As of 2014, the most powerful supercomputer in the world (Tianhe-2) clocks in at 33 Petaflops (1015 FLOPs), or just over 3% of the requirement for exascale, while using 17 megawatts of electricity, coming out to just under 2 GFLOPs/Watt
The most power efficent petascale supercomputer (Piz Daint) is a 7 petaflop system using 2.3MW of electricity, ranking it at 3 GFLOPs/Watt. The most efficent single processors alone are only 4 to 5 GFLOPs/watt. The US Department of Energy's annual power budget for a exascale system is targetted at no more than 20MW. Scaling a modern system to exascale would require over 250MW, and would cost over $300 million annually to operate
Current estimates for building an exascale system using todays components would cost well over $1 billion. When including electricity and operation costs over the 5 to 6 year lifetime of a system, more than twice the cost of the intial system would be spent on just operating it.
The Neo compute core is optimized for high-efficiency floating-point operations. Each core includes :
Each core is a full superscalar RISC core, capable of executing two instructions per cycle. The FPU is a pipelined Fused Multiply-Add, capable of either one IEEE 754-2008 double precision (binary64) operation per cycle, or two single precision (binary32) per cycle.Single core performance: 1 Double Precision GFLOPs, 2 Single Precision GFLOPs
The Neo processor incorporates 256 cores arranged in a 2D mesh network. The cores communicate via a low-latency NoC subsystem. The RISC-inspired load/store architecture enables memory operations to occur:
Local scratchpad memories are physically addressed as part of a flat global address space.
Unlike GPUs and other SIMD accelerators, Neo's MIMD processor design leverages independent program counters and instruction registers in each core to allow different operations to be performed in parallel on separate pieces of data.
With 256 cores, estimated power consumption per compute chip is 3 Watts.
A Neo node includes 16+ compute chips arranged in two-dimensional grid. Every chip can independently communicate with any other chip in the grid via an extremely high-bandwidth parallel interconnect, allowing for direct connections between adjacent peers. Each compute chip on the external edge of the grid has at least one parallel connection to the Grid and Memory Management Unit.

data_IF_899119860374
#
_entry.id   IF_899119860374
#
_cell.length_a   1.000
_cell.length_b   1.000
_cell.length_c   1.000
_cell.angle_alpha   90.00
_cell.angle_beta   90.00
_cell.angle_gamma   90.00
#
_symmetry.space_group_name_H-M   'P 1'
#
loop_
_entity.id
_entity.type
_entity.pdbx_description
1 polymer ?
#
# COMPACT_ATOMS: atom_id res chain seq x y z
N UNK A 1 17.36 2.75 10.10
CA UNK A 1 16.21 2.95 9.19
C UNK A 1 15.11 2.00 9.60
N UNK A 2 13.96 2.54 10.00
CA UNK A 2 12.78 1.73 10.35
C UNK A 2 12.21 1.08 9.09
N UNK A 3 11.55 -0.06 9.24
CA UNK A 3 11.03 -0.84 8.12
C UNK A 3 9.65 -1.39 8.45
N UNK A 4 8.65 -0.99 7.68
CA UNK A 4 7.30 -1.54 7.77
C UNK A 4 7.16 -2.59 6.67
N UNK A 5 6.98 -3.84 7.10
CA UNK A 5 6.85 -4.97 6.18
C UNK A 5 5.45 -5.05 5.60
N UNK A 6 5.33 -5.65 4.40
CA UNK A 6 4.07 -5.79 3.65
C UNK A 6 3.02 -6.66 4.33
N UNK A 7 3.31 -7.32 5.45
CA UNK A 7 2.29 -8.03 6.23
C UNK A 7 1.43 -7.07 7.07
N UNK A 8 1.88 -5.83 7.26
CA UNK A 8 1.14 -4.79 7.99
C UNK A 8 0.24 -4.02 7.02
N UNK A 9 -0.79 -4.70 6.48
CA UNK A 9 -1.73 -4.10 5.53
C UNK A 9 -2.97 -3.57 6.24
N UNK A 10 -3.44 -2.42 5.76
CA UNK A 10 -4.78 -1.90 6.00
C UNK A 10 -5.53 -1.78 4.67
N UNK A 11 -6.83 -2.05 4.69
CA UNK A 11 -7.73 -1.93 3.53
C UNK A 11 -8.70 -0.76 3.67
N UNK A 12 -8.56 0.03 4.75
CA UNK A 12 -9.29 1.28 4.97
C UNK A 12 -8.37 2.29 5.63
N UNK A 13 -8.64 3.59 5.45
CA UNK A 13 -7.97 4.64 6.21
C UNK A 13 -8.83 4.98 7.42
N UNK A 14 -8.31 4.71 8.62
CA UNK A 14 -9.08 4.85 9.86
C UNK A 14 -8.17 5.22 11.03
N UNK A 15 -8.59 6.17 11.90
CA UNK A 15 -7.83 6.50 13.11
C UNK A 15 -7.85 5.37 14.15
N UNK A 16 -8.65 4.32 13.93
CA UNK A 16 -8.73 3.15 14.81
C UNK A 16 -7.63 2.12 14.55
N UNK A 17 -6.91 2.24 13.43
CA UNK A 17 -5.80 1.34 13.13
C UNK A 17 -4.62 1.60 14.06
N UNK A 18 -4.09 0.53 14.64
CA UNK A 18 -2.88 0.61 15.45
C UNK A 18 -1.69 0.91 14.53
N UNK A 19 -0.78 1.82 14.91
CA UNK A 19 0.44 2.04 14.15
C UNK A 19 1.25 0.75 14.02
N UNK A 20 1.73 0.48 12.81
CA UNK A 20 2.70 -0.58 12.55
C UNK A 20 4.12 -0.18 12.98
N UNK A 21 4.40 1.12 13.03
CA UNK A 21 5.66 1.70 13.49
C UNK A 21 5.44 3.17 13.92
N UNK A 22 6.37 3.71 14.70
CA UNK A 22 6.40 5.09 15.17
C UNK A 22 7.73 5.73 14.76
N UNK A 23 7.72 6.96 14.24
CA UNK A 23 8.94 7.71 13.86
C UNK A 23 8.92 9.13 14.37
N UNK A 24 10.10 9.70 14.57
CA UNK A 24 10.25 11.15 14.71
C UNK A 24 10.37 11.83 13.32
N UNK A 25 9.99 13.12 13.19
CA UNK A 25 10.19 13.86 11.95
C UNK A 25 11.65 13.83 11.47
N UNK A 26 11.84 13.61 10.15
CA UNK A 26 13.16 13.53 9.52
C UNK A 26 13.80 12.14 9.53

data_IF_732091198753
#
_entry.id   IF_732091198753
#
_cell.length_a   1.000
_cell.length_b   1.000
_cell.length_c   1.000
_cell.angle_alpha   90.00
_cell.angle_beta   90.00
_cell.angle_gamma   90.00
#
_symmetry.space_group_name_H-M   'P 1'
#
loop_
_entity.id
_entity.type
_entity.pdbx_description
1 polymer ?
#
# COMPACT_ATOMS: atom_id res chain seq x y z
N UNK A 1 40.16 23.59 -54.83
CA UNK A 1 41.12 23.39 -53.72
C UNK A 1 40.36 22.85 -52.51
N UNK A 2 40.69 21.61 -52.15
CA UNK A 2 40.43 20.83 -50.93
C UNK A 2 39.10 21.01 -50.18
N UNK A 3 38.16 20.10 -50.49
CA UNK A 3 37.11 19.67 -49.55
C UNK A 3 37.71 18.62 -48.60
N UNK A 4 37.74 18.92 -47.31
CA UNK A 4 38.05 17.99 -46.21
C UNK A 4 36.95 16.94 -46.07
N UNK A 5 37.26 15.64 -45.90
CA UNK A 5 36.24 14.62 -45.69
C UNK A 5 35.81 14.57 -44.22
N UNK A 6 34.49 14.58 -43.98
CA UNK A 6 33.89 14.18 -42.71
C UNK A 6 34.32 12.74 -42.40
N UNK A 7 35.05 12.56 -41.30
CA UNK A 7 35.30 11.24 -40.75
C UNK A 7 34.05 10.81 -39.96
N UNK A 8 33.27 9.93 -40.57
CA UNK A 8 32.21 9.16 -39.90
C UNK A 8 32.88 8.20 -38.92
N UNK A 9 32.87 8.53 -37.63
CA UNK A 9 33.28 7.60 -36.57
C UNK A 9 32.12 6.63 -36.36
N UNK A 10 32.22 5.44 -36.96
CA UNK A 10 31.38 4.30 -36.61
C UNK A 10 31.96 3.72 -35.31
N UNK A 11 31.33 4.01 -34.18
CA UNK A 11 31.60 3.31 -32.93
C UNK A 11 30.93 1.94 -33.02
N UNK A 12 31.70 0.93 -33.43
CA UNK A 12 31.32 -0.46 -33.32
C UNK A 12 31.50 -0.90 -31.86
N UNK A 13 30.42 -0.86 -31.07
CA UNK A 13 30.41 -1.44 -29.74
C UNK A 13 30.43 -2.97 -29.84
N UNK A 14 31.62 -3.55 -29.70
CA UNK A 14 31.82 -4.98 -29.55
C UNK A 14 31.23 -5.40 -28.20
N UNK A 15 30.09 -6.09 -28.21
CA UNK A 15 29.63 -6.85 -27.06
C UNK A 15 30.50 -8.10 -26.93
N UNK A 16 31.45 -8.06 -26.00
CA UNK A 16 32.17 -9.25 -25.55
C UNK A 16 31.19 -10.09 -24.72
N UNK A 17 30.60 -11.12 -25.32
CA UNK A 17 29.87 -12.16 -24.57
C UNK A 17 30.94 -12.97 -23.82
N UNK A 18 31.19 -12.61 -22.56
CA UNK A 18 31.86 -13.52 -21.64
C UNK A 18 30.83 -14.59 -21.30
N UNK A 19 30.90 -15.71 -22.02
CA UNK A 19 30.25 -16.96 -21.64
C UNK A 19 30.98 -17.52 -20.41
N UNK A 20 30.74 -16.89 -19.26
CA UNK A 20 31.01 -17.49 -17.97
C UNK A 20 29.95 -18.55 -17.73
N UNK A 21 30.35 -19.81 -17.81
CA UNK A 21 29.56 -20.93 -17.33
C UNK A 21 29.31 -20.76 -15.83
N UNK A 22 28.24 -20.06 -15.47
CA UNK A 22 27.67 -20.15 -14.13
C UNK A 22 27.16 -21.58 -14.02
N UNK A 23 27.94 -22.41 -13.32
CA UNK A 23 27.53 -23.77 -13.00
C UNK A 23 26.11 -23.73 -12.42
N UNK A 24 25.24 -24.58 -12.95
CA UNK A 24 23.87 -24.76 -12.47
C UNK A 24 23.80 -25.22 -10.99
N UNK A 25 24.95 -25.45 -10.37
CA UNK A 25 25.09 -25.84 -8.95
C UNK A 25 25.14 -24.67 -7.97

The node's Grid and Memory Management Unit (GaMMU) is a distinct chip designed to intelligently manage node-level resources and optionally direct data and control flow across this grid. The GaMMU integrates:
The GaMMU provides a common interface for the compute grid to access node-level DRAM and handles external I/O requests. The included Linux host serves as a familiar interface for user administration and debugging. It also allows for the optional execution of supplemental application logic that can accelerate the grid's access to memory and I/O resources. This logic may be specified by application developers explicitly or may be generated by REX development tools.
The GaMMU's external I/O capabilities support low-latency connections between nodes, as well as with external storage devices and other network-attached peripherals.
By removing legacy components unnecessary to HPC, and by developing a fresh compute architecture focused on power optimization, Neo is anticipated to become the most power-efficient HPC platform available upon its release. A single Neo compute rack based on the (non-density optimized) reference design, incorporating 90 Neo nodes, is expected to deliver 360 DP TFLOPS at only 7.2kW, equivalent to 50 GFLOPS/W. This will make Neo at least 10x more power efficient than today’s most efficient HPC installation (GSIC Center at the Tokyo Institute of Technology).
Moreover, an installation of only ten Neo compute racks would rank among the Top 10 highest performance HPC installations, according to data from top500.org (June 2014).
The Neo porting environment is designed to simplify and accelerate the process of migrating applications from other HPC platforms to Neo. The porting environment includes a set of commonly used libraries, like BLAS, that are optimized and pre-compiled for the Neo environment.
The full development environment includes a complete GCC and LLVM compiler toolchain, as well as standard C libraries optimized for Neo. It also provides a hardware abstraction layer API allowing developers to orchestrate and optimize data and control flow across the compute grid. Alternatively, developers can leverage supported programming models - such as the Actor model, CSP, and PGAS - which abstract and automate the deployment and execution of concurrent or parallel processes.
Neo's 'bare metal' runtime environment does not require a grid operating system, and will optionally support OpenMP, OpenCL and OpenACC
Bringing fresh ideas into a large industry
CEOThomas Sohmers is the founder and CEO of REX Computing. His experience includes working at the MIT Institute for Soldier Nanotechnologies for 3 years as both an end user of HPC systems, and later transitioning into designing and building them at the lab. This experience led to starting REX Computing in 2013 as a recipient of the Peter Thiel '20 under 20' Fellowship, where he leads the architectural design and business operations.
CTOPaul is the CTO of REX Computing and chief software architect. Originally studying CS at Georgia Tech, he crossed fields into biotechnology where he worked in computational biology and MEMS and nanofabrication. Paul dropped out in order to become part of the 2012 class of Thiel Fellows, where he founded a synthetic biology startup. He brings REX his extensive compiler and software development skills and end user scientific HPC knowledge.